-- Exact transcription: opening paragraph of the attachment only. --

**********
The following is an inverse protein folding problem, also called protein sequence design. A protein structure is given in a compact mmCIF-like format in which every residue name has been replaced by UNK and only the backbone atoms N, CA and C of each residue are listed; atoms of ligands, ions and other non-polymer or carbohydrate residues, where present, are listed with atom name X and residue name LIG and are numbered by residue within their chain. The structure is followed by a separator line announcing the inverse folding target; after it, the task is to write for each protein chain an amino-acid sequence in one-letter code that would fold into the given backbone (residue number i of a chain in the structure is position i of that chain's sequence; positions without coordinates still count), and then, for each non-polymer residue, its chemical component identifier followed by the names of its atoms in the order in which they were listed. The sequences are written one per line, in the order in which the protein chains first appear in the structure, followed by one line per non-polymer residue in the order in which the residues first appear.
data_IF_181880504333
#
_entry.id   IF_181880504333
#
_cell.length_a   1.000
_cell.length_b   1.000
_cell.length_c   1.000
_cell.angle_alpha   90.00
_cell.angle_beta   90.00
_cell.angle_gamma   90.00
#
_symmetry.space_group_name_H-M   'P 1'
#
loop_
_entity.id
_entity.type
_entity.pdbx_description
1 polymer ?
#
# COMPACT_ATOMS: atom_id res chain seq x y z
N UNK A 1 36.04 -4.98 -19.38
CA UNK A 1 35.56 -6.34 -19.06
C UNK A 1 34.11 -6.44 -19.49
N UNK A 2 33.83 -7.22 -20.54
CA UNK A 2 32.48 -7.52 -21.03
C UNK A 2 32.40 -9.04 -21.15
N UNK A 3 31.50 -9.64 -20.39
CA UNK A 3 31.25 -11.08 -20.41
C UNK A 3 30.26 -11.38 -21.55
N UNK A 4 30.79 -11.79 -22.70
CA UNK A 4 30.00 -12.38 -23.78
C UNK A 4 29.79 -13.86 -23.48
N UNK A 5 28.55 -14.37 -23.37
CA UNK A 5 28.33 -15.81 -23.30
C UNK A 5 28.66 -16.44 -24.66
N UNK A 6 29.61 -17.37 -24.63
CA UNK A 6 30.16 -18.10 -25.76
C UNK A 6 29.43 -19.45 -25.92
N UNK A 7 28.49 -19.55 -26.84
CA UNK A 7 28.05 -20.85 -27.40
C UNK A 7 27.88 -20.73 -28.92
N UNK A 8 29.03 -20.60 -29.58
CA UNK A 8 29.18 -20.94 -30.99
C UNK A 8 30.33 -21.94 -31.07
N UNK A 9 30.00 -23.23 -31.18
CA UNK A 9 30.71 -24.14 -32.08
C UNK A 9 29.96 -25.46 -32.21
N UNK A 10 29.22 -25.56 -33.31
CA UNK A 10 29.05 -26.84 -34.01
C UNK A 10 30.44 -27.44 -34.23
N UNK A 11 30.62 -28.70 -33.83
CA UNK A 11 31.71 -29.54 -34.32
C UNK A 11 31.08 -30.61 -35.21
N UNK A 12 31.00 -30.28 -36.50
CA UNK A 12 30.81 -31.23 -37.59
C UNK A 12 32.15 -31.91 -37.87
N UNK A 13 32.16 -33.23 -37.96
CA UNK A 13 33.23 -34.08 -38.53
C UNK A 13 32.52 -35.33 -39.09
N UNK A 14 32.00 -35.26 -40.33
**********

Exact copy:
The following is an inverse protein folding problem, also called protein sequence design. A protein structure is given in a compact mmCIF-like format in which every residue name has been replaced by UNK and only the backbone atoms N, CA and C of each residue are listed; atoms of ligands, ions and other non-polymer or carbohydrate residues, where present, are listed with atom name X and residue name LIG and are numbered by residue within their chain. The structure is followed by a separator line announcing the inverse folding target; after it, the task is to write for each protein chain an amino-acid sequence in one-letter code that would fold into the given backbone (residue number i of a chain in the structure is position i of that chain's sequence; positions without coordinates still count), and then, for each non-polymer residue, its chemical component identifier followed by the names of its atoms in the order in which they were listed. The sequences are written one per line, in the order in which the protein chains first appear in the structure, followed by one line per non-polymer residue in the order in which the residues first appear.